Power without control is nothing
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Anthropocene and Capitalocene: between these two neologisms lies one of the most relevant debates of the 21st century. For what it simply means to assume that this, and no other, is the debate. And of course, for whatever the final choice may be.
But before going deeper, a bit of history: Anthropocene is a term coined in 2000 by the Dutch chemist and Nobel Prize winner Paul Crutzen, with which he intended to mark the passage to the geological epoch in which the conscious and unconscious forces of humanity had managed to overcome the power of the forces of nature.
The crucial debate then began to take place: Is it true that we have already developed our power enough to control natural processes? Nothing could be further from the truth. The truth is that we have developed the power, but as that advertising campaign so aptly put it, "power without control is useless".
Right now there is hardly any debate, we have developed the power to change the climate, to leave our indelible mark on the biology, geology and ecology of the Earth. However, we have done so for the worse. The rate of species extinction is more than 1,000 times higher than what would be natural. Equal to that of the five previous mass extinction events, and this acceleration bears our signature. Today, more than 9 out of 10 of the world's large animals are either humans or domesticated animals. 10,000 years ago, the self-styled Homo sapiens represented less than 1% of the total weight of mammals on the planet.
Moreover, in geology - which is where the epochal change debate mainly takes place - there are different ways of measuring our impact:
-Theplastiglomerate: On a Hawaiian beach, a group of geologists discovered a type of rock that has hybridized with a type of molten plastic that acts as cement, conjugating volcanic material, beach sand, mollusk shells or coral fragments. Those responsible for the discovery argue that it is an abundant type of mineral - there will be other consistencies and shapes - and that it can be used in the distant future to mark the geological period in which the human species lived on Earth.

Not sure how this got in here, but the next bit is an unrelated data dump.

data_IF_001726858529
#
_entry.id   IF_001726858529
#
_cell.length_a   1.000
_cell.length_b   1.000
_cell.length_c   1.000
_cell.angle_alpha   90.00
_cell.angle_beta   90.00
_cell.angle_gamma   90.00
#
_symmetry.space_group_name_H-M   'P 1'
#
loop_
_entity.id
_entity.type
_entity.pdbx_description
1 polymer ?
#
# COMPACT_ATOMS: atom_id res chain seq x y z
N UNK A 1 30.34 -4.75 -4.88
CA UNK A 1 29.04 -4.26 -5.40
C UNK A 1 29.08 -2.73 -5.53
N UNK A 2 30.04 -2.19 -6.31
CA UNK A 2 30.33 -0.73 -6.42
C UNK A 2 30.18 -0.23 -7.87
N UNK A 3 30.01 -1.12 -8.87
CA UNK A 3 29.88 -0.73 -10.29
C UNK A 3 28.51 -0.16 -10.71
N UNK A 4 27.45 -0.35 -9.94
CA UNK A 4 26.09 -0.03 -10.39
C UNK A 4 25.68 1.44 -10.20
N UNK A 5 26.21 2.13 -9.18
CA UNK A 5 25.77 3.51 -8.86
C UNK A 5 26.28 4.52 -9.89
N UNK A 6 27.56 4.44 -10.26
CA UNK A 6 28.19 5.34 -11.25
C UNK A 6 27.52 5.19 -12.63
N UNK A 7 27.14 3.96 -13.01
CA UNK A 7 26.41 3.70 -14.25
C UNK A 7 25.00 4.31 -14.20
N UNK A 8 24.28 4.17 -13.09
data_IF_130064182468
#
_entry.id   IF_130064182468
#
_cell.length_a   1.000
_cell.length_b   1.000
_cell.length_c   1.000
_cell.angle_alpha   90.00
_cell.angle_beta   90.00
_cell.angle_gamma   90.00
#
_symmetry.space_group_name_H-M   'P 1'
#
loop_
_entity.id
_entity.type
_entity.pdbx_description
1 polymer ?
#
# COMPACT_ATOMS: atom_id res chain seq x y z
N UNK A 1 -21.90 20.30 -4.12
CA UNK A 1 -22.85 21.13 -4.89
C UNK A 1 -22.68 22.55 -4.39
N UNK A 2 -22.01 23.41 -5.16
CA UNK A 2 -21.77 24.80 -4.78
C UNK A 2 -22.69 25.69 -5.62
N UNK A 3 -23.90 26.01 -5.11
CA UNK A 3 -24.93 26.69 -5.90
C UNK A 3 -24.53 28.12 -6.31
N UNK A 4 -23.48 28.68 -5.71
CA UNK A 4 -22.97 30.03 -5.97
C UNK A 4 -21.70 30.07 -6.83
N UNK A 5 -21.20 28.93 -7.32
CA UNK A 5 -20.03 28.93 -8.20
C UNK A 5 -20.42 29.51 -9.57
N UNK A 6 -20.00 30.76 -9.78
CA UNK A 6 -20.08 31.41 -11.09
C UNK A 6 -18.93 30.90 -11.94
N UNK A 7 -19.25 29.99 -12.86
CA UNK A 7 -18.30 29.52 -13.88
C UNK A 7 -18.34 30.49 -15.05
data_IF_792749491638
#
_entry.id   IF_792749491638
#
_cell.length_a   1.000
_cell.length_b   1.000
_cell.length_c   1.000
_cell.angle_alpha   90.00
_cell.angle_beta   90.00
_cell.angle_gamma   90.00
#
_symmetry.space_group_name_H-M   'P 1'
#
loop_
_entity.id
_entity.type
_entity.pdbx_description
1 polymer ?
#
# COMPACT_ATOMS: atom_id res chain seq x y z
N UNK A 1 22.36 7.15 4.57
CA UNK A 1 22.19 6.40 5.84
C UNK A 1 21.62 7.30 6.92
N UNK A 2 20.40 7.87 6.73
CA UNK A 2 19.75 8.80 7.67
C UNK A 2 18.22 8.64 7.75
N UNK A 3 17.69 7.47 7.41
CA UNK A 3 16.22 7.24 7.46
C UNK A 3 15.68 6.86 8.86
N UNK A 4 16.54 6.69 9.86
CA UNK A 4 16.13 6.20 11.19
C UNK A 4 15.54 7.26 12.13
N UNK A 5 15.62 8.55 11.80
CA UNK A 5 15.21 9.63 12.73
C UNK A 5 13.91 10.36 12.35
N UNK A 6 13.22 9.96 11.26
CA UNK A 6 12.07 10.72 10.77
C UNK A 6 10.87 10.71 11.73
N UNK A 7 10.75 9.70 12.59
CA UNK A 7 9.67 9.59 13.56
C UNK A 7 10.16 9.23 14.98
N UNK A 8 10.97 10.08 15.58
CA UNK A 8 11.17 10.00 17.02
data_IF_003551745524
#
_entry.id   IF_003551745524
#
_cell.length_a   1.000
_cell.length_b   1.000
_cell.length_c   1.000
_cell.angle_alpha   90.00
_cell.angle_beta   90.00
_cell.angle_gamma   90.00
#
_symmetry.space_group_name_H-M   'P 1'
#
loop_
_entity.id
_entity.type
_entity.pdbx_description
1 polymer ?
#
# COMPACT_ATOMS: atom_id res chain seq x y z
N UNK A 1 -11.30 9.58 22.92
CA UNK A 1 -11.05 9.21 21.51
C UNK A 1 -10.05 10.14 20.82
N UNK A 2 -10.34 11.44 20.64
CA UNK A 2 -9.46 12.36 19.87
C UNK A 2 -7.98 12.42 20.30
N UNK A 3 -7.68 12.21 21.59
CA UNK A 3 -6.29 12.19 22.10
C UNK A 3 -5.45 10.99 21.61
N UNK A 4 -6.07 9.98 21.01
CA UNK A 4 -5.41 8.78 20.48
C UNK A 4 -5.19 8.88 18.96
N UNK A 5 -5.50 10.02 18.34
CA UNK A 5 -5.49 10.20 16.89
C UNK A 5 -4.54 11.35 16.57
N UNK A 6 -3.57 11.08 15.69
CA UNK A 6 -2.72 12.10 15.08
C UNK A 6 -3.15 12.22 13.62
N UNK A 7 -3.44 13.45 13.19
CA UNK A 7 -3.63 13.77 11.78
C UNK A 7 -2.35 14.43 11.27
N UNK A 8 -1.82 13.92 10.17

-Radiation: the other marker that is often argued to date the beginning of the Anthropocene is perhaps the definitive sign of this new time: radioactive isotopes from nuclear bomb tests, whose trace will last about 4.5 billion years, as many as the Earth has. The Anthropocene would therefore have begun on July 16, 1945, when the United States exploded the first bomb in Alamogordo, New Mexico.
And we come to ecology, to climate. Here lies perhaps the most important part of the epochal change. We should be approaching an ice age, which is what would correspond to us if we were to follow the patterns of orbital variations - Milankovitch cycles - that determine the transition between glacial and interglacial periods, but what we have done with our greenhouse gas emissions is to skip that period and head dangerously towards what experts call Runaway Climate Change, which would end up leaving us in an irreversible state on a human scale, the dreaded Hothouse Earth.
A little extra CO2 could have done us a lot of good, to stabilize us at all in a climatic epoch that otherwise would have been tending towards cooling. Unfortunately, we have overdone it, and by a lot. Again, potential without control is useless.
Currently, we already have in the atmosphere an amount of CO2 that at least 2 million years ago was not reached, although there are studies that put it much further back, up to 23 million years ago. The Holocene, that period of stable and friendly climate that has allowed our civilization to prosper, began just 11,700 years ago, after the last glaciation. No human or anything like it has lived with an atmosphere similar to the one you are breathing right now.
Therefore, the Anthropocene could be defined as "the unit of geological time under which human beings would be modifying with our actions the natural patterns or rhythms of change of the Earth, thereby removing the planet from its natural variability".
Not only is there a Working Group on the Anthropocene, which is tasked with determining if and when change has occurred and when to date it. The culture is filling up with references to the Anthropocene, as if assuming that this is the correct term. Notable are the fantastic Canadian documentary Anthropocene (2018), the work of Jennifer Baichwal, Nicholas de Pencier and Edward Burtynsky. Roy Scranton's book Learning to Die in the Anthropocene, or the album Miss Anthropocene, by the singer -and also Canadian- Grimes.
And then came Jason W. Moore. This professor of World History at Binghamton University and coordinator of the World-Ecology Research Network proposed a few years ago that calling the new epoch the Anthropocene was a bit unfair, that not all "anthropos" are equally responsible, and that the real culprit is the socio-economic system.
The answer to the question posed by this debate perhaps lies somewhere in between: while the impact of capitalism is undeniable, there have certainly been serious problems - and even collapses - in civilizations that predated capitalism. Perhaps, quite simply, our nonsensical socio-economic system has accelerated a natural tendency for life to overflow in its unconscious state. Therefore, if there is a solution to this mess, it is to acquire species consciousness, to try to organize ourselves collectively so as not to overstep the planetary boundaries. Not so much from reason alone, but from empathy.
Because there is another meaning for the term Anthropocene, the one that pretends to "sell" that it is the epoch of triumph, of the domination of the human race over the forces of nature. Woe to those who think that, because the fall will be even greater. We hardly have time to realize that the Earth is not ours, but that we are of the Earth.